The experience of these inconveniences determined him to endeavour after some settled income, which, having long found fubmiffon and intreaties fruitless, he attempted to extort from his mother by rougher methods. He had now, as he acknowledged, lost that tenderness for her, which the whole series of her cruelty had not been able wholly to repress, till tre found, by the efforts which she made for his destruction, that she was not content with refusing to assist him, and being neutral in his struggles with poverty, but was as ready to snatch every opportunity of adding to his misfortunes, and that she was to be considered as an enemy implacably malicious, whom nothing but his blood could fatisfy. He therefore threatened to harass her with lampoons, and to publish a copious narrative of her conduct, unless the consented to purchase an exemption froin infamy, by allowing him a pension.
This expedient proved successful. Whether shame still survived, though virtue was extinct, or whether her relations had more delicacy than herself, and imagined that some of the darts which satire might point at her would glance upon them; Lord Tyrcon
nel, whatever were his motives, upon his promise to lay aside his design of exposing the cruelty of his mother, received him into his family, treated him as his equal, and engaged to allow him a pension of two hundred pounds a year.
This was the golden part of Mr. Savage's life; and for some time he had no reason to complain of fortune; his appearance was splendid, his expences ļarge, and his acquaintance extensive. He was courted by all who endeavoured to be thought men of genius, and caressed by, all who valued themselves upon a refined taste. To adınire Mr. Savage, was a proof of difcernment; and to be acquainted with him, was a title to poetical reputation. His presence was sufficient to make any place of publick entertainment popular; and his approbation and example constituted the fashion. Şo powerful is genius, when it is invested with the glitter of affluence! Men willingly pay to fortune that regard which they owe to merit, and are pleased when they have an opportunity at once of gratifying their vanity, and practising their duty,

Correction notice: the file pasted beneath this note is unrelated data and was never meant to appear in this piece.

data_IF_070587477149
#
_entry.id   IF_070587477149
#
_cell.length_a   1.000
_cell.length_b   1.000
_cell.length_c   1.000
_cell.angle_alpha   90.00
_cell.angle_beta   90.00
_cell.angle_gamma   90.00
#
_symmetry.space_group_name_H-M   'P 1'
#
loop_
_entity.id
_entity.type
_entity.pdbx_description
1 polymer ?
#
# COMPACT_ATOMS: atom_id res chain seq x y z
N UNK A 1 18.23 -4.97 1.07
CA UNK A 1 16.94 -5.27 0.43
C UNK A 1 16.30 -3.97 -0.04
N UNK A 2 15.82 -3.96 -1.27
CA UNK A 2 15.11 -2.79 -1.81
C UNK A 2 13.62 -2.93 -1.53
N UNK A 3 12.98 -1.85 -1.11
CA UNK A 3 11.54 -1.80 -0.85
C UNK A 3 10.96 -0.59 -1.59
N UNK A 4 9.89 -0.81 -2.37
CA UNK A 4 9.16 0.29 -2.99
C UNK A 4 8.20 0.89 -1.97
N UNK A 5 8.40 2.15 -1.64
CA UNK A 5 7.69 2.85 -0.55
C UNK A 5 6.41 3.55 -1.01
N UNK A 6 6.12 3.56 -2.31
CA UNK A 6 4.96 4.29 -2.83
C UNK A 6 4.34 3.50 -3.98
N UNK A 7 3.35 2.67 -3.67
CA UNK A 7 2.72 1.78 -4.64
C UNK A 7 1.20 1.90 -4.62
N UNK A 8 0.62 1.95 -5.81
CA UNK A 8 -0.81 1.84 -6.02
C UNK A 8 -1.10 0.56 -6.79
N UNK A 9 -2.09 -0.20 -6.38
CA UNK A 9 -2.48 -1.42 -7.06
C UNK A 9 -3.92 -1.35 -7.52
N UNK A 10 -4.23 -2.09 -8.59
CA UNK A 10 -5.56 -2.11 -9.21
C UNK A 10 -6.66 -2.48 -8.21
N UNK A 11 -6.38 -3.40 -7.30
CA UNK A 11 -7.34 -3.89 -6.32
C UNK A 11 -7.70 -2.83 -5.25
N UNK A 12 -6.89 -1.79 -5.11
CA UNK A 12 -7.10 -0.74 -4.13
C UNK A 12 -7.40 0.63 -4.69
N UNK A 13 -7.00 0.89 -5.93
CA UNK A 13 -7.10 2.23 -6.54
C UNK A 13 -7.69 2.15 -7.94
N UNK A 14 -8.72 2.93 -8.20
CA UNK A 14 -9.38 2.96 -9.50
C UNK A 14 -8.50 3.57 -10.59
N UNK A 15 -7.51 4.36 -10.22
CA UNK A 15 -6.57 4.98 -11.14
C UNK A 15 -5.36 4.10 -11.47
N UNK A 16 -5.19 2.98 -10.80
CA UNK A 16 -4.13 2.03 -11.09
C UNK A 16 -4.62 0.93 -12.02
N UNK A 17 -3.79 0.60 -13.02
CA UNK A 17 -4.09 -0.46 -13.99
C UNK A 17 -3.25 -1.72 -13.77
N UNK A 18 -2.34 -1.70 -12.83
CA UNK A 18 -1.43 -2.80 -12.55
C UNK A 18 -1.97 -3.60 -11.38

This interval of prosperity furnished him with op: portunities of enlarging his knowledge of human nature, by contemplating life from its highest gradations to its lowest; and, had he afterwards applied to dramatick poetry, he would perhaps not have had many superiors; for as he never suffered any scene to pass before his eyes without notice, he had treasured in his ipind all the different combinations of passions, and the innumerable mixtures of vice and virtue, which distinguish one character from another; and, as his conception was strong, his expressions were clear, he easily received impressions from objects, and very forcibly transmitted them to others,
Of his exact observations on human life he has left a proof, which would do honour to the greatest names, in a small pamphlet, called, The Author to be let *, where he introduces Iscariot Hackney, a prostitute scribbler, giving an account of his birth, his education, his disposition and morals, habits of life and maxims of conduct. In the introduction are related many secret histories of the petty writers of that time, but sometimes inixed with ungenerous reflections on their birth, their circumstances, or those of their relations; nor can it be denied, that some passages are such as Iscariot Hackney might himself have produced.
He was accused likewise of living in an appearance of friendship with some whom he satirised, and of making use of the confidence which he gained by a feeming kindness to discover failings and expose them: it must be confessed, that Mr. Savage's esteem was no very certain possession, and that he would lampoon at one time those whom he had praised af another.
It may be alleged, that the same man may change his principles, and that he, who was once deservedly commended, may be afterwards satirised with equal justice, or that the poet was dazzled with the
appearance of virtue, and found the man whom he had celebrated, when he had an opportunity of examining hiin more narrowly, unworthy of the panegyrick which he had too hastily bestowed; and that, as a false fatire ought to be recanted, for the sake of him whose
may be injured, false praise ought likewise to be obviated, left the distinction between vice and virtue should be loft, lest a bad man should be trusted upon
* Printed in his Works, vol. II. p. 231.